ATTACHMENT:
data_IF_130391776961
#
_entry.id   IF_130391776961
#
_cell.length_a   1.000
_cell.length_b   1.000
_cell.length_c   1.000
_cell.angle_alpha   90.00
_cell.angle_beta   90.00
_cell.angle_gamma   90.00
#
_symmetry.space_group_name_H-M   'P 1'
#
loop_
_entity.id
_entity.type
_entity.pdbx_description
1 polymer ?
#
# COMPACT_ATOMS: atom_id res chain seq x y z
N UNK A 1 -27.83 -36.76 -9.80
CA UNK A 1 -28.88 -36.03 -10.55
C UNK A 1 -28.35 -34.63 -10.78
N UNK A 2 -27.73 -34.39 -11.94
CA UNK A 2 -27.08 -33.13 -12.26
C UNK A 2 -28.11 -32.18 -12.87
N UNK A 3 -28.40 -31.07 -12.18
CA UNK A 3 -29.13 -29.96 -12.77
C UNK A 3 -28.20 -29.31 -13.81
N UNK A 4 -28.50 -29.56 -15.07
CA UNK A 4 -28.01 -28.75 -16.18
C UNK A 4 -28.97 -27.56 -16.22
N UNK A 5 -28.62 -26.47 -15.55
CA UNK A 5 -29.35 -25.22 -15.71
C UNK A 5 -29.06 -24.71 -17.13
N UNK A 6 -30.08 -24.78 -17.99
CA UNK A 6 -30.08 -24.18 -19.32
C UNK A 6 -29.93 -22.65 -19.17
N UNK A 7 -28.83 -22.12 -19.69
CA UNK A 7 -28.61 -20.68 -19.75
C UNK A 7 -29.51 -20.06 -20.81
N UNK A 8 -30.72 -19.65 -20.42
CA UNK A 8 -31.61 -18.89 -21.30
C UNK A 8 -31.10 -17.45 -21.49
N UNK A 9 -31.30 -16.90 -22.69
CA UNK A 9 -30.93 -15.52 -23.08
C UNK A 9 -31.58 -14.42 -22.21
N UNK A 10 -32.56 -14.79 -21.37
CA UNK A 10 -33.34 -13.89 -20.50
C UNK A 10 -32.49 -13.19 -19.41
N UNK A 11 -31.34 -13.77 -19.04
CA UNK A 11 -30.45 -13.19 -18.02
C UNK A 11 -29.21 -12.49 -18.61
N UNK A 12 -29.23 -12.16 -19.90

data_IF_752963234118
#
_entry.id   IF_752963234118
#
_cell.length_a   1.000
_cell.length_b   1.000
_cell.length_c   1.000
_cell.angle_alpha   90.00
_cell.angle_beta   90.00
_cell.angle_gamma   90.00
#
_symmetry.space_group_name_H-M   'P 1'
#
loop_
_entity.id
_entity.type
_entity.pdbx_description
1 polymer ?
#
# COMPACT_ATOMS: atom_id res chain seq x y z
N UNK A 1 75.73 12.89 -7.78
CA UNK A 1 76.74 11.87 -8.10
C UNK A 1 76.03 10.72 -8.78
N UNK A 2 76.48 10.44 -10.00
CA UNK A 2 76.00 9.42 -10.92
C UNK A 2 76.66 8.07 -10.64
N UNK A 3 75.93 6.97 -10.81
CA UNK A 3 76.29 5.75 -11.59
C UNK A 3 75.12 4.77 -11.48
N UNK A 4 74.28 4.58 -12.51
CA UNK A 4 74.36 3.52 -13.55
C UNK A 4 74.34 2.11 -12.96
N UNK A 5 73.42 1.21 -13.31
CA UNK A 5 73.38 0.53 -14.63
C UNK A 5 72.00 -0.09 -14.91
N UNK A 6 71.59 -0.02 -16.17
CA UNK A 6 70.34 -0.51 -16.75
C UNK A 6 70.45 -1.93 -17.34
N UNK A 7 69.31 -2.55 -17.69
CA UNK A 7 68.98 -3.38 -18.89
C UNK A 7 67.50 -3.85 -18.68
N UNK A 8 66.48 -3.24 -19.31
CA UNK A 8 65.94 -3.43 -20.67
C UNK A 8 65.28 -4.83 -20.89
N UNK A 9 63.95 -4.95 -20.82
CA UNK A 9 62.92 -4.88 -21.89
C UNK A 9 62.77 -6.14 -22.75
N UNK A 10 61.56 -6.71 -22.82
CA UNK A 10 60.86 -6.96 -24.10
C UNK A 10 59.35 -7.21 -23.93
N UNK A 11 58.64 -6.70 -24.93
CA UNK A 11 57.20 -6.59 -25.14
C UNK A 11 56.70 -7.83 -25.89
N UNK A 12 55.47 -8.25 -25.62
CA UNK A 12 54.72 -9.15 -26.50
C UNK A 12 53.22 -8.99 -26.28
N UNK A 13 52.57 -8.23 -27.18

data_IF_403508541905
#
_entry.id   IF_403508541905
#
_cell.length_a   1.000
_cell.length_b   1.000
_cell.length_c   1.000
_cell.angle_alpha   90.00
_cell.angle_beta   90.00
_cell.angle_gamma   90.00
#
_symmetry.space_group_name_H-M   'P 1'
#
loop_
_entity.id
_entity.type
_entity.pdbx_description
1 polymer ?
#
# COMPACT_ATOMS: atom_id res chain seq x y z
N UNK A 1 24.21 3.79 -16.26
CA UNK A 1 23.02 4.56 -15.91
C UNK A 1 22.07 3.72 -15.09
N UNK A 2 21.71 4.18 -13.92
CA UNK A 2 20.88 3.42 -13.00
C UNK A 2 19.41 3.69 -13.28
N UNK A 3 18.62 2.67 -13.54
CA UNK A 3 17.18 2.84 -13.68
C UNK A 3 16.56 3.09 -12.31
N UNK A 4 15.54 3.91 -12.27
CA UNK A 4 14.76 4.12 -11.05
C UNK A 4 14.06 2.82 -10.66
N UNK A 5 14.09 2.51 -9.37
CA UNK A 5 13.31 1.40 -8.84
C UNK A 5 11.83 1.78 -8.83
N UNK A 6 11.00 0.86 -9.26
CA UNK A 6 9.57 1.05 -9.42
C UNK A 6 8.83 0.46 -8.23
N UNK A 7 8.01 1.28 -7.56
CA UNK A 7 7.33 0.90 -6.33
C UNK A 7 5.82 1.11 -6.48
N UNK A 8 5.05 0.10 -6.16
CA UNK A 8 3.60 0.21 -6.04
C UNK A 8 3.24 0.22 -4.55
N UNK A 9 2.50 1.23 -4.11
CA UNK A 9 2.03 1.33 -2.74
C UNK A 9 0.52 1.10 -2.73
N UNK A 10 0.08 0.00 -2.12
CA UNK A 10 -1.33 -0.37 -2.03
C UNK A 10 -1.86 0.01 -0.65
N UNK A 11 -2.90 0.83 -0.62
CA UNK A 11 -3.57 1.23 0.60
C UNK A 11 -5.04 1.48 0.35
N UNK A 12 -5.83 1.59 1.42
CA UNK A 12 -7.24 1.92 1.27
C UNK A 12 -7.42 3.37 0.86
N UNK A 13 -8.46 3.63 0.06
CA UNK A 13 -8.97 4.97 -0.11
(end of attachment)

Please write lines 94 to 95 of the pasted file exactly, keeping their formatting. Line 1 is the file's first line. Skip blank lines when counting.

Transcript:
CA UNK A 7 68.98 -3.38 -18.89
C UNK A 7 67.50 -3.85 -18.68